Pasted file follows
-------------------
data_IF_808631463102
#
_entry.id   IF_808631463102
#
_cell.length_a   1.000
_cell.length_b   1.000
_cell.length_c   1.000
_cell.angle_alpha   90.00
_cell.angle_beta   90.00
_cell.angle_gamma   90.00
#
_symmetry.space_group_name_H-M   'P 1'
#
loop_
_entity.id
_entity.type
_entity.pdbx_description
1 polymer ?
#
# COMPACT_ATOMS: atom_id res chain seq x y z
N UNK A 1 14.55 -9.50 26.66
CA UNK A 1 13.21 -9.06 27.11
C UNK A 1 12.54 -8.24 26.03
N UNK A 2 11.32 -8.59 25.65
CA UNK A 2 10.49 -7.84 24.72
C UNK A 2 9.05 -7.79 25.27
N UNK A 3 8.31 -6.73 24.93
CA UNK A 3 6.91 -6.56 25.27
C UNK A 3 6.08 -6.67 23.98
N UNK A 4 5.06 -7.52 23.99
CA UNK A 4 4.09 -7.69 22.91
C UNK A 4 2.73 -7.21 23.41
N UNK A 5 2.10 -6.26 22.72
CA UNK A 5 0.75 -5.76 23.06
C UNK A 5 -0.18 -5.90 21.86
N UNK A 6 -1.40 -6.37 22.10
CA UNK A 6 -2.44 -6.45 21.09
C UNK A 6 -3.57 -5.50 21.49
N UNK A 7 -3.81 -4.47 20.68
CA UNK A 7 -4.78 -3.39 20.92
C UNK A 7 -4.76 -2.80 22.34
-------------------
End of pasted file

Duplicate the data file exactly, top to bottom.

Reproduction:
data_IF_808631463102
#
_entry.id   IF_808631463102
#
_cell.length_a   1.000
_cell.length_b   1.000
_cell.length_c   1.000
_cell.angle_alpha   90.00
_cell.angle_beta   90.00
_cell.angle_gamma   90.00
#
_symmetry.space_group_name_H-M   'P 1'
#
loop_
_entity.id
_entity.type
_entity.pdbx_description
1 polymer ?
#
# COMPACT_ATOMS: atom_id res chain seq x y z
N UNK A 1 14.55 -9.50 26.66
CA UNK A 1 13.21 -9.06 27.11
C UNK A 1 12.54 -8.24 26.03
N UNK A 2 11.32 -8.59 25.65
CA UNK A 2 10.49 -7.84 24.72
C UNK A 2 9.05 -7.79 25.27
N UNK A 3 8.31 -6.73 24.93
CA UNK A 3 6.91 -6.56 25.27
C UNK A 3 6.08 -6.67 23.98
N UNK A 4 5.06 -7.52 23.99
CA UNK A 4 4.09 -7.69 22.91
C UNK A 4 2.73 -7.21 23.41
N UNK A 5 2.10 -6.26 22.72
CA UNK A 5 0.75 -5.76 23.06
C UNK A 5 -0.18 -5.90 21.86
N UNK A 6 -1.40 -6.37 22.10
CA UNK A 6 -2.44 -6.45 21.09
C UNK A 6 -3.57 -5.50 21.49
N UNK A 7 -3.81 -4.47 20.68
CA UNK A 7 -4.78 -3.39 20.92
C UNK A 7 -4.76 -2.80 22.34